The five-month trial that will determine whether the state is providing students in high-poverty districts with a suitable education is coming to a close this week.
On Monday, lawyers representing the coalition of students, parents, school boards, teachers’ unions and mayors that are suing the state summed up their case in closing arguments.
Here are five questions that face the court.
Dismiss the case?
The parents of 11 students are suing the state, all of them alleging in their complaint that the education being provided to their children is inadequate.
A parent of just two of those students, Mary Gallucci, testified during the trial. Her testimony took three minutes and was limited to where she lives, where her children go to school and how she became a member of the coalition suing the state.
No details about her childen’s experience in the Windham Public Schools were offered, and attorneys representing the state didn’t ask her a single question.
Instead, the judge heard from teachers, principals and superintendents for days describing dire circumstances in their schools.
Bankrolling the lawsuit is the Connecticut Coalition for Justice in Education Funding (CCJEF) – whose voting members include the state’s teachers’ unions and several school boards and city mayors. The lawyers defending the state are pushing for the case to be dismissed on grounds that only parents with students in school have the right to sue the state, parents don’t have voting rights within CCJEF and the parent who testified did not show the education her children are receiving is inadequate.
This question over whether the case, which was filed nearly 11 years ago, should move forward is not a new one. The state’s attorney general has been asking the court for years to strip CCJEF of its standing to sue.
But the attorney representing the plaintiffs rejected those calls Monday.
“I think that it is absolutely undisputed that we have at least one set of plaintiffs that have standing in this case…That ends the discussion,” Joseph Moodhe, the lead attorney for the plaintiffs, told the judge. He called the debate over standing a “red herring” aimed at avoiding a decision on the quality of the education being offered to students.
Judge Thomas Moukawsher on Monday, describing the decision he must make on whether CCJEF has standing to sue the state, said, “I have to make some form of fact judgment that this isn’t a sham.”
What’s an adequate education?
A divided Connecticut Supreme Court six and a half years ago ruled that the state is responsible for ensuring that public schools are of a certain quality, but left it up to a lower court to determine what that standard is and whether it is being met.
“Where do you set the standard? I think that is what has to be considered,” Moukawsher said Monday.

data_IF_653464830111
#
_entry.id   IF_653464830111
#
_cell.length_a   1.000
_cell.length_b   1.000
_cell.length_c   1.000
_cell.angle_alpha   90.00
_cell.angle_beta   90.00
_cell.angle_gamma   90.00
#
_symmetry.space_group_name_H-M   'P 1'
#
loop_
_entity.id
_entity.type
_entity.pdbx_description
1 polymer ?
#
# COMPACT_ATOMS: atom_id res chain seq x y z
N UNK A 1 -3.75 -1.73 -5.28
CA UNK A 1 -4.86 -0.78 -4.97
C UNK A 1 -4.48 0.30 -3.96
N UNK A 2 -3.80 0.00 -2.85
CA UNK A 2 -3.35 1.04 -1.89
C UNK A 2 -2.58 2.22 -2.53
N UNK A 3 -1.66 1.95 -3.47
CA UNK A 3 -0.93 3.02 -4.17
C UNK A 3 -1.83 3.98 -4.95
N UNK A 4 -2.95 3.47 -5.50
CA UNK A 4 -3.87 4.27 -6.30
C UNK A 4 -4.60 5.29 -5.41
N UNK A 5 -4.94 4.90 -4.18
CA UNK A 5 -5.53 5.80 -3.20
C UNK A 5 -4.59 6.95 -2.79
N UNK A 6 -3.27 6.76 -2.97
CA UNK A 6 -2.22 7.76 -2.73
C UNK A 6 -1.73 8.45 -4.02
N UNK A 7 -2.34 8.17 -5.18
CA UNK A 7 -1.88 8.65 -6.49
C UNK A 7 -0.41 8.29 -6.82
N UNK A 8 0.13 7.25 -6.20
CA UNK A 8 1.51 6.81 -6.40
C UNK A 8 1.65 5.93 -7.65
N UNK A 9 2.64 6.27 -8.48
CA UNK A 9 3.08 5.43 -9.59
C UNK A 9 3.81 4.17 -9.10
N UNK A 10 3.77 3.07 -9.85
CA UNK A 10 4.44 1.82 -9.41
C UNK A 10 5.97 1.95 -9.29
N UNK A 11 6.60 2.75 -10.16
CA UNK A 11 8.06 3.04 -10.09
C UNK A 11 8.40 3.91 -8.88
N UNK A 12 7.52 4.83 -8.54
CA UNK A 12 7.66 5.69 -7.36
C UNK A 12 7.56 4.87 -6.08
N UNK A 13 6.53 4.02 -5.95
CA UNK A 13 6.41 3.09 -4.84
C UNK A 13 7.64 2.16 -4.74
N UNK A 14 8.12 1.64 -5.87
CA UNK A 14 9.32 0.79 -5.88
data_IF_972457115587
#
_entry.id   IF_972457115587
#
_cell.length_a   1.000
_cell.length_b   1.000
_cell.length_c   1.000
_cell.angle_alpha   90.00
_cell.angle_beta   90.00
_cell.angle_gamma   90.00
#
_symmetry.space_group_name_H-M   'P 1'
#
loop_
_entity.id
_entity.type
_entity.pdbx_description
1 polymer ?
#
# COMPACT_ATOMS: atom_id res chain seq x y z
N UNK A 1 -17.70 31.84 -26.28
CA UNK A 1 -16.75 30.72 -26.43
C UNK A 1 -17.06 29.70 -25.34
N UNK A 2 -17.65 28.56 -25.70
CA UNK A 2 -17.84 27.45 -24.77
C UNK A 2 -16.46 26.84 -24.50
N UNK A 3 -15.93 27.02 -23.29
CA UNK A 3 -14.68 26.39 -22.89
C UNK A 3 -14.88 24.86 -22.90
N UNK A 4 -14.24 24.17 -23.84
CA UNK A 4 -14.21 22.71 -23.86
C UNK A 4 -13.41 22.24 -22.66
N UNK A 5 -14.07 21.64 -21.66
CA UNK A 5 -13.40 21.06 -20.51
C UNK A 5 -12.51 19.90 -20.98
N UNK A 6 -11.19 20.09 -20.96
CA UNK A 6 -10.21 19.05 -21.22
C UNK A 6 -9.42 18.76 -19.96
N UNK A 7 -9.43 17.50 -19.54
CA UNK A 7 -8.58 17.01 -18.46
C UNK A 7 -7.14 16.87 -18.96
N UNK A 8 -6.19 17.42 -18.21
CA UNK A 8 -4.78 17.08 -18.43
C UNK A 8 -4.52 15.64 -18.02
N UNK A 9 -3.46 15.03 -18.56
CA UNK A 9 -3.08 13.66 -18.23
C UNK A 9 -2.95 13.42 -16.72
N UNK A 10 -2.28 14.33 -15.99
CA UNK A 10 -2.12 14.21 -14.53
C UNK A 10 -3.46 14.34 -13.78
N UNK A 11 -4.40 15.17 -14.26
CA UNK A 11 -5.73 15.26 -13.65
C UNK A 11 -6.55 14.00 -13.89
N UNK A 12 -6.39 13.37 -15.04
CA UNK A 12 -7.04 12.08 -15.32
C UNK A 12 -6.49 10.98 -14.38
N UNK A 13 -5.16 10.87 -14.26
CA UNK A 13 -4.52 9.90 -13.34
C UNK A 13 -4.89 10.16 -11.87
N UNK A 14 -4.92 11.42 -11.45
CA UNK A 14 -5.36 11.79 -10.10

The plaintiffs argued Monday an adequate education is one that prepares students with the opportunity to attend college when they graduate high school.
“Our case is about not having those opportunities because the resources are not there for those children,” said Moodhe. “Ultimately, it comes down to whether the district is getting the appropriate resources to provide for what’s needed to educate their children.”
Throughout the trial, the coalition chose six school districts to highlight problems – Bridgeport, Danbury, East Hartford, New Britain, New London and Windham. All enroll high concentrations of students from low-income families.
“The larger issue is what happens in districts that have large proportions of impoverished adults and students and how that particular dynamic impacts the ability of districts to provide an education to the students they are there to serve,” said Moodhe. “I think the evidence is quite clear that all of these townships are financially distressed; that most of the evidence has indicated that the superintendents have fought to get additional funding and pretty much without exception they have been disappointed… Because these towns are populated by poorer populations, they really don’t have the income in order to finance” their schools.
During his closing arguments, Moodhe asserted that high-poverty districts are not meeting even a minimum threshold for education quality because they cannot hire and retain talented staff.
“Poverty district students are more likely to be taught by less experienced new teachers,” said Moodhe. “Our districts are disadvantaged by districts’ inability to field the best teachers.”
Difficult working conditions, teachers and principals testified throughout the trial, include larger class sizes and high concentrations of high-need students. Educators say they lose waves of their best teachers each year, have trouble hiring replacements, and have too few teachers and other support staff to keep their students from falling further behind.
“They have less compensation and less enviable working conditions,” said Moodhe. “The evidence is quite clear that the teacher situation is a problem.”
But attorneys representing the state have countered that the schools in these districts are overwhelmingly filled with excellent teachers — as evidenced by annual evaluation ratings — and that the state has spent millions in recent years so that students have the staff support they need.
An equal education for all?
There’s no question that the state’s wealthiest communities are spending much more educating their students.
But should the state be responsible for equalizing that disparity?
Neither side is arguing that should happen.